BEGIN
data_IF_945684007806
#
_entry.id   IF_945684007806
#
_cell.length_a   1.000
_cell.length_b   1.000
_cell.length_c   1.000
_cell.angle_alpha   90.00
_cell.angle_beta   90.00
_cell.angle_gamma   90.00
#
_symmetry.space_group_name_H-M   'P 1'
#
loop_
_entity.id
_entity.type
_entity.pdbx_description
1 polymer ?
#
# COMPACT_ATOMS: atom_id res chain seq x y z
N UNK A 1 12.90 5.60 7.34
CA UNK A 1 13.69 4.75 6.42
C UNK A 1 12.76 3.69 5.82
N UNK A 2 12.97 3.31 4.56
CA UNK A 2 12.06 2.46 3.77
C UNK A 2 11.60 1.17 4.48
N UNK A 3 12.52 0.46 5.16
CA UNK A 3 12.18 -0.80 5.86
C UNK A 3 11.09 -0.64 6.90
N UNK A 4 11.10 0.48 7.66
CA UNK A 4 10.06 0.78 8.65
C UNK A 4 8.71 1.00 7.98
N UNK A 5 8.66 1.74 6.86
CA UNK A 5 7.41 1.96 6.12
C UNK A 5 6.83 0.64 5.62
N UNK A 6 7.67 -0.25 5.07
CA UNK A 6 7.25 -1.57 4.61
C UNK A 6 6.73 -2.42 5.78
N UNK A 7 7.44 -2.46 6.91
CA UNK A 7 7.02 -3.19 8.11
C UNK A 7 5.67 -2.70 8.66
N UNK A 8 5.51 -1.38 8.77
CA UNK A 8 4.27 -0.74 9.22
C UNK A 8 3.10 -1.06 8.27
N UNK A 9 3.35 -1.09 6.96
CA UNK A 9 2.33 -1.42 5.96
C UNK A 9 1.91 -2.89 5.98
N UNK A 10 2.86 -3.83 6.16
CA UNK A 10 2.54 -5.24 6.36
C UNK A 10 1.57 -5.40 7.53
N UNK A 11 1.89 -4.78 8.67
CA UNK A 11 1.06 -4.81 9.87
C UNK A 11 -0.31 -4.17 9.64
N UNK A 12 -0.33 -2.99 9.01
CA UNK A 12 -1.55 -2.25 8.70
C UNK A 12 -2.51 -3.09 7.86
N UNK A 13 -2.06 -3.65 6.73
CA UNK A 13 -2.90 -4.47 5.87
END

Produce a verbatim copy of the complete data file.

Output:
data_IF_945684007806
#
_entry.id   IF_945684007806
#
_cell.length_a   1.000
_cell.length_b   1.000
_cell.length_c   1.000
_cell.angle_alpha   90.00
_cell.angle_beta   90.00
_cell.angle_gamma   90.00
#
_symmetry.space_group_name_H-M   'P 1'
#
loop_
_entity.id
_entity.type
_entity.pdbx_description
1 polymer ?
#
# COMPACT_ATOMS: atom_id res chain seq x y z
N UNK A 1 12.90 5.60 7.34
CA UNK A 1 13.69 4.75 6.42
C UNK A 1 12.76 3.69 5.82
N UNK A 2 12.97 3.31 4.56
CA UNK A 2 12.06 2.46 3.77
C UNK A 2 11.60 1.17 4.48
N UNK A 3 12.52 0.46 5.16
CA UNK A 3 12.18 -0.80 5.86
C UNK A 3 11.09 -0.64 6.90
N UNK A 4 11.10 0.48 7.66
CA UNK A 4 10.06 0.78 8.65
C UNK A 4 8.71 1.00 7.98
N UNK A 5 8.66 1.74 6.86
CA UNK A 5 7.41 1.96 6.12
C UNK A 5 6.83 0.64 5.62
N UNK A 6 7.67 -0.25 5.07
CA UNK A 6 7.25 -1.57 4.61
C UNK A 6 6.73 -2.42 5.78
N UNK A 7 7.44 -2.46 6.91
CA UNK A 7 7.02 -3.19 8.11
C UNK A 7 5.67 -2.70 8.66
N UNK A 8 5.51 -1.38 8.77
CA UNK A 8 4.27 -0.74 9.22
C UNK A 8 3.10 -1.06 8.27
N UNK A 9 3.35 -1.09 6.96
CA UNK A 9 2.33 -1.42 5.96
C UNK A 9 1.91 -2.89 5.98
N UNK A 10 2.86 -3.83 6.16
CA UNK A 10 2.54 -5.24 6.36
C UNK A 10 1.57 -5.40 7.53
N UNK A 11 1.89 -4.78 8.67
CA UNK A 11 1.06 -4.81 9.87
C UNK A 11 -0.31 -4.17 9.64
N UNK A 12 -0.33 -2.99 9.01
CA UNK A 12 -1.55 -2.25 8.70
C UNK A 12 -2.51 -3.09 7.86
N UNK A 13 -2.06 -3.65 6.73
CA UNK A 13 -2.90 -4.47 5.87